The healthcare industry is faced with a crisis: physician burnout. An article in the September/October edition of Family Practice Management labeled physician burnout an “epidemic.” And this epidemic is costing health systems in a major way.
Physicians experiencing burnout are less engaged, leading to higher levels of turnover and an increased likelihood of medical errors – both of which can dramatically affect a health system’s bottom line. Moreover, burnout may lead to increased substance abuse, depression and suicide among medical professionals.
While there is no one single cause of burnout, recent research published in Mayo Clinic Proceedings indicates a correlation between use of EHR/EMR systems and physician burnout. Mirroring findings from a report issued in 2013, this new research indicates that things have not improved over the past several years.
The link between EHR/EMR systems and physician burnout is the amount of time spent on administrative or clerical tasks, such as data entry. The more time physicians are required to spend entering data into their EMR, the lower their job satisfaction and the higher their likelihood of burnout.
Traditional telemedicine, where physicians interact with patients via telephone or video chat, doesn’t lessen the burden of data entry. Physicians must still spend significant time on documenting the encounter. This type of telemedicine service requires a physician be waiting at a computer terminal for a patient to request a virtual visit. Consequently, physicians supporting telemedicine may be tasked with additional clerical or administrative work to fill the time between patient calls.
Far from lessening administrative burden, this may actually put greater strain on clinicians who support a direct-to-video telemedicine service.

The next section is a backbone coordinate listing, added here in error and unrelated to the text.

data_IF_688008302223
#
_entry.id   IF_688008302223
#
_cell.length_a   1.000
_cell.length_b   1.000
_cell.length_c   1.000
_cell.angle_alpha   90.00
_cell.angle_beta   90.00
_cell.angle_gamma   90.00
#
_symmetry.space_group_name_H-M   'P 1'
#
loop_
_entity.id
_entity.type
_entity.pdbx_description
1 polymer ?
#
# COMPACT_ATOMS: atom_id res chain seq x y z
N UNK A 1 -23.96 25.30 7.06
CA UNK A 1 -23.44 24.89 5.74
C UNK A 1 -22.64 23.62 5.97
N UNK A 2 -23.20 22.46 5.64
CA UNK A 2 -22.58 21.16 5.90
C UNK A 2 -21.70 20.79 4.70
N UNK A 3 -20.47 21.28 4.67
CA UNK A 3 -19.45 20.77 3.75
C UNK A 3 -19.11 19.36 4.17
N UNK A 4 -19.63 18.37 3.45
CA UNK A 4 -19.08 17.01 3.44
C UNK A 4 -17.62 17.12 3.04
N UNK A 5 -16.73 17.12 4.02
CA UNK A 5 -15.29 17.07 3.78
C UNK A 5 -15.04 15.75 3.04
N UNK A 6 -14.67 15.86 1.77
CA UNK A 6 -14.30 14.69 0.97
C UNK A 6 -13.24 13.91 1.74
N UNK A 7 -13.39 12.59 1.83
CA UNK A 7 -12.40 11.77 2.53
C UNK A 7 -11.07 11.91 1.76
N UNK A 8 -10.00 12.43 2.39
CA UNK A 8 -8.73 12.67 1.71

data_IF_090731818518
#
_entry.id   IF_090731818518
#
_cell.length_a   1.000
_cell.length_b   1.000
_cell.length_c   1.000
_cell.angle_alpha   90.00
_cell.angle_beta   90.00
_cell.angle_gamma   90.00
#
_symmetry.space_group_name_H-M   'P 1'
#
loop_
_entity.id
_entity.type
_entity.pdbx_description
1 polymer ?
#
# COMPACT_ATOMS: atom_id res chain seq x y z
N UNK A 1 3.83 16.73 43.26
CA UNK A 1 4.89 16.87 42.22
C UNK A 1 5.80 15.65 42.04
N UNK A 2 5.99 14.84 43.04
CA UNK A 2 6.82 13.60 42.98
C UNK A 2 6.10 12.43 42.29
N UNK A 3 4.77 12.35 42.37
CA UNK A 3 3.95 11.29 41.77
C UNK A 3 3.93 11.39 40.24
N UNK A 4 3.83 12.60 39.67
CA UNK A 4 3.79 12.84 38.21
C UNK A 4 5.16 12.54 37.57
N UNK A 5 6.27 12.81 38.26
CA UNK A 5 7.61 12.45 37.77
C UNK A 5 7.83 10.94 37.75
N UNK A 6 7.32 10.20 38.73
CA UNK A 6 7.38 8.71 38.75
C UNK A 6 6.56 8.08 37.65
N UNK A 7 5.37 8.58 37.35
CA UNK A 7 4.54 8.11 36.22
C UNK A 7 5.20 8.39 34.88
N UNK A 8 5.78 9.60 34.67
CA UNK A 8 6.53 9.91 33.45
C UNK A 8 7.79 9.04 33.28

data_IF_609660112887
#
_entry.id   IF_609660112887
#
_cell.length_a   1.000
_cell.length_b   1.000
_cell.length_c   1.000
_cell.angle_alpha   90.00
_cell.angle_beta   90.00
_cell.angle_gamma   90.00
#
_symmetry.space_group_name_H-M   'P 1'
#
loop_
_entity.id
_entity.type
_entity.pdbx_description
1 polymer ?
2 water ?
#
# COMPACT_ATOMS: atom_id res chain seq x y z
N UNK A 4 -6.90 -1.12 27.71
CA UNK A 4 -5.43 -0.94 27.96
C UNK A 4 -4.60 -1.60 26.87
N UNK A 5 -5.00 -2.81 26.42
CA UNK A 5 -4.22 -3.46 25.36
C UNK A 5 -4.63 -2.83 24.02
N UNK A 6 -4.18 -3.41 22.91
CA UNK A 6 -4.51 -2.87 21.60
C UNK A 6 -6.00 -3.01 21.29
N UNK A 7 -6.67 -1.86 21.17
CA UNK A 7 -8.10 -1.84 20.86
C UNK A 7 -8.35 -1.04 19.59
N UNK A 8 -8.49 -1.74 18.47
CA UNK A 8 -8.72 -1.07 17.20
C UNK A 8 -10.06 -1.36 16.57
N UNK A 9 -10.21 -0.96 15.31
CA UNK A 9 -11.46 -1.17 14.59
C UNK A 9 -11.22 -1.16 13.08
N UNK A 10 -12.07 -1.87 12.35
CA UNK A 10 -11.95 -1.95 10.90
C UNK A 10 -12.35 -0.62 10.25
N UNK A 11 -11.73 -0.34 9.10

While traditional telemedicine doesn’t offer a solution to physicians’ ever-growing list of administrative tasks, technology applications can still offer some respite. QuantidaMD, a community and educational resource for physicians, suggests that mobile health and virtual care might offer a solution to combat burnout. They indicate that technology can empower patients to take control of their health, as well as offering physicians simple means of capturing patient data.
Mobile health (mHealth) and virtual care have the potential to significantly decrease the amount of data entry required of physicians. In a recent whitepaper on mobile technology, Athena Health noted that mobile devices and apps can help optimize clinical workflows and patient care through clinical decision support, enhancing clinical efficiency, and providing tools for engaging patients and supporting population health.
At Zipnosis, we view virtual care technology as a means to meet patient needs while making life easier for physicians. We leverage an online adaptive interview, which asks the same questions a clinician would and records patient responses. Clinicians then receive a comprehensive clinical note, along with clinical decision support in the form of curated diagnosis and treatment options. Physicians can diagnose and prescribe treatment for common conditions with just a few taps on their smartphone or tablet.
The best part? All data from the virtual visit is securely transmitted to the health system for inclusion in the EMR, eliminating the need for physicians to spend their time entering information into an EMR. And, we offer health systems deeper integration options, which can further simplify the process and enhance physician experience.
People don’t seek out a career in medicine because they want to spend hours each day on data entry. Rather, they want to solve problems and help patients. At Zipnosis, our goal is to offer innovative access to mainstream medicine, while easing the burden on providers. We’re gratified to find that our obsessive focus on ease of use has created a platform that can help address this growing cause of physician burnout.
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